Saturday, October 1, 2022

‘Mindsets Are Way Harder To Change Than Science’ A Kiwi Mum Who Was Born With HIV Talks About Trying To Change The Stigma Around It

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A new book, The Baby That Changed The World, has just been released to show just what is possible for those living with HIV, as well as highlighting the ground-breaking work being done by Sperm Positive, the first HIV positive sperm bank opened in New Zealand. Capsule talks to Rachel*, who was born with HIV, but thanks to regular medication since she was a child, has been able to live a healthy and regular life with HIV, including having a child.

From a scientific perspective, the reality of living with HIV is a world apart from where it was a few decades ago, in that if those affected have access to medication, they can live completely healthy and regular lives. But from a stigma perspective, a lot of people are still stuck back in the 1980s in terms of what they think of HIV.

“Mindsets are way harder to change than science,” says Rachel*, on the phone from her South Island home. “And that’s really destructive for a lot of people living with HIV. They don’t want to talk about it, they live in fear, they don’t want to start a relationship, they don’t want to have babies. And it’s really sad, because all of that should be a thing of the past by now.”

“They don’t want to talk about it, they live in fear, they don’t want to start a relationship, they don’t want to have babies.”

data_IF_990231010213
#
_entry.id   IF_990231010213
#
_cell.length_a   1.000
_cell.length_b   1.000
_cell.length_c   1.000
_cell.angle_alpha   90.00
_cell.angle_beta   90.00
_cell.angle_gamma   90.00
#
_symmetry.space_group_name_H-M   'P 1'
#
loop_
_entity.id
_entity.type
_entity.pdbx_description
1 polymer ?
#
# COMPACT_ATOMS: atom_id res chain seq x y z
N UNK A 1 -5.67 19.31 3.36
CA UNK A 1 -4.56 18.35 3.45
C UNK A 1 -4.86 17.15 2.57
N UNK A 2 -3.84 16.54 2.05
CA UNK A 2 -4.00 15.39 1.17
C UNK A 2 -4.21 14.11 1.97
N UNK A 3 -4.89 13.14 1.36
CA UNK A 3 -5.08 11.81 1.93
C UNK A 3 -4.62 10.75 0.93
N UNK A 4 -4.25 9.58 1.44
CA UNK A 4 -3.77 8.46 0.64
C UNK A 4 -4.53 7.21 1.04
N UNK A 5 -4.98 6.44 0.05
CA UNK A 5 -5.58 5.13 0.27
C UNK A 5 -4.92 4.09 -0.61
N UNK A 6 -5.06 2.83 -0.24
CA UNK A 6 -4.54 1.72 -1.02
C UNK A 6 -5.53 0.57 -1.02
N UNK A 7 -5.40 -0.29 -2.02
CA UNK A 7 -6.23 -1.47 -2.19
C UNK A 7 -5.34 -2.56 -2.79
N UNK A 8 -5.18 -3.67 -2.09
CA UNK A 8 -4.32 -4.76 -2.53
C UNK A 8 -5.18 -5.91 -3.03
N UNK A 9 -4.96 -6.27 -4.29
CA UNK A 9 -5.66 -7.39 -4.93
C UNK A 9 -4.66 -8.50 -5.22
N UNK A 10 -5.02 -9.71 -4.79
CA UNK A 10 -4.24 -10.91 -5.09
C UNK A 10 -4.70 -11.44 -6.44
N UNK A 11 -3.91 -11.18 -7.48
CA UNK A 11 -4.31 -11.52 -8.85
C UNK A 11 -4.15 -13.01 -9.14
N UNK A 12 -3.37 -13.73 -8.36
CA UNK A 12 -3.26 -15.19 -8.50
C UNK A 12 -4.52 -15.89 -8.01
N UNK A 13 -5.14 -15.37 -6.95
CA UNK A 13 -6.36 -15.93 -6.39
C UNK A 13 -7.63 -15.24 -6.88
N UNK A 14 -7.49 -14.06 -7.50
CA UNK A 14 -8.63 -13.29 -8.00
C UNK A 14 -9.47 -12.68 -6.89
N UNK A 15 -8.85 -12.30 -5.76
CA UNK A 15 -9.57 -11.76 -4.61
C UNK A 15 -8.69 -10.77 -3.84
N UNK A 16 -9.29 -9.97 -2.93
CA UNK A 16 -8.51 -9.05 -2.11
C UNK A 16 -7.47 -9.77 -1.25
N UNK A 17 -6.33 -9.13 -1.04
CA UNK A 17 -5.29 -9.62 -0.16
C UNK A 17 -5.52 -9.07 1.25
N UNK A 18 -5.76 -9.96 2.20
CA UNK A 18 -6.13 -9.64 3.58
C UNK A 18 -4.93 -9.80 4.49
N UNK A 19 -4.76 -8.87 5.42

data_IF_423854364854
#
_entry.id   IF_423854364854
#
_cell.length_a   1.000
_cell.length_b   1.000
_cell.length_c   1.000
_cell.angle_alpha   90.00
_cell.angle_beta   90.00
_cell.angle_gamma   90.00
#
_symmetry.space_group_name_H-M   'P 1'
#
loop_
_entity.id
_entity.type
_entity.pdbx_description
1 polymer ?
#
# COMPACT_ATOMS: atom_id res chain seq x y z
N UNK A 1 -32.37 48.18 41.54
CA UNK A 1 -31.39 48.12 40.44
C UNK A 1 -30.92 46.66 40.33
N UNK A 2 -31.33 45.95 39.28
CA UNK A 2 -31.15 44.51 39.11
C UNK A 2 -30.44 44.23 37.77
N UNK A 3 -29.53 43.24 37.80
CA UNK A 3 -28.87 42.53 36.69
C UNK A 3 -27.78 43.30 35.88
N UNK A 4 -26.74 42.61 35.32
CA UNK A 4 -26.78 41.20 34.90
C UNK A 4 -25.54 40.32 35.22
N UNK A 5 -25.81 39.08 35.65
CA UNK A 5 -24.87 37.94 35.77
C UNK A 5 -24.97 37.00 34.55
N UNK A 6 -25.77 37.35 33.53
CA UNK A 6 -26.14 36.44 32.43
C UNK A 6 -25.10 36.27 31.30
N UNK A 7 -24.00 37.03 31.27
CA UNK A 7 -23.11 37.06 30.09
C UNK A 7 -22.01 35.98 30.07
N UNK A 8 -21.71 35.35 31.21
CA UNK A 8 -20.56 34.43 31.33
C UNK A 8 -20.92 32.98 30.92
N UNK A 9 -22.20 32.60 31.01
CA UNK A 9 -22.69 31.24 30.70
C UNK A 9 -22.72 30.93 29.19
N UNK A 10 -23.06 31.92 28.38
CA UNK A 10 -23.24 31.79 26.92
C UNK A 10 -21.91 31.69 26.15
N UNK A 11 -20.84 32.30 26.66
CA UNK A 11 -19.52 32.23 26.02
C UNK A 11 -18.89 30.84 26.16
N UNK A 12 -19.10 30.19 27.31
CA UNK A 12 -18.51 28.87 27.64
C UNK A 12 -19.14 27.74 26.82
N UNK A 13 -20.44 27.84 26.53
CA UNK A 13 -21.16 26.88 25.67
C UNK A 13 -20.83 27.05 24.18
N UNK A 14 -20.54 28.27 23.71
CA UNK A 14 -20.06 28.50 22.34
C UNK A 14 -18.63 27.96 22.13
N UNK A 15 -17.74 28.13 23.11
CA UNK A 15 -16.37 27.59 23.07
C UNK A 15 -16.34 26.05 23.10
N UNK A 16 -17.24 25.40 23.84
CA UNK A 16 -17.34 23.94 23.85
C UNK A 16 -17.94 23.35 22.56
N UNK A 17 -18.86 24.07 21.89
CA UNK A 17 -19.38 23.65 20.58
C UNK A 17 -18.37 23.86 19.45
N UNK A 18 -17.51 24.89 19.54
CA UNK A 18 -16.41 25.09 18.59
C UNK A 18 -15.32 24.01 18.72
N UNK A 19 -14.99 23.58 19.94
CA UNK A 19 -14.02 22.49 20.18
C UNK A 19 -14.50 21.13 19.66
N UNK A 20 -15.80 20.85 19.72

Rachel was born with HIV but medicated from birth, so it was undetectable and non-transmissible, meaning she can’t pass HIV along. Growing up, her daily medication was a simple fact of life and, to begin with, she was fairly open about why she was taking it. “I was so naive, I didn’t know any of the history and I’d always been healthy. I didn’t know the full extent of the disease,” she says.

“But once I hit 16 and people were having sex, I quickly realised that even young people had ideas about it and were making AIDS jokes. It’s not just the older generation; people get scared and they’ll spread rumours. So, it became really hard when I was a teenager but I let my close friends know and that really helped me with my confidence. And then it became very, very real when I fell pregnant.”

When she was 16, Rachel joined up with Positive Women, a support organisation for families affected by HIV, and attended a camp for HIV+ teenagers in the Gold Coast, where she was able to openly discuss her diagnosis and her hopes and fears with people who were also living through the same journey.

Then, when she was 17, Rachel and her best friend Henry* had a drunken night at a party and she became pregnant. The pair have remained good friends and co-parent their now almost nine-year-old daughter, Emma*. Because of Rachel’s HIV status being non-transmissible, Emma is completely free from HIV and so is Henry. But due to the unexpected nature of their hook-up, Rachel hadn’t told Henry about her HIV status at that stage.

“I did feel a lot of guilt for not telling him before that night – and he understands that we weren’t in a position where it would have been comfortable, and, to be honest, we weren’t really thinking about that at the time,” she says. “Plus, I was undetectable, so I knew I wasn’t a real danger, but it’s still definitely a weight that I carry.”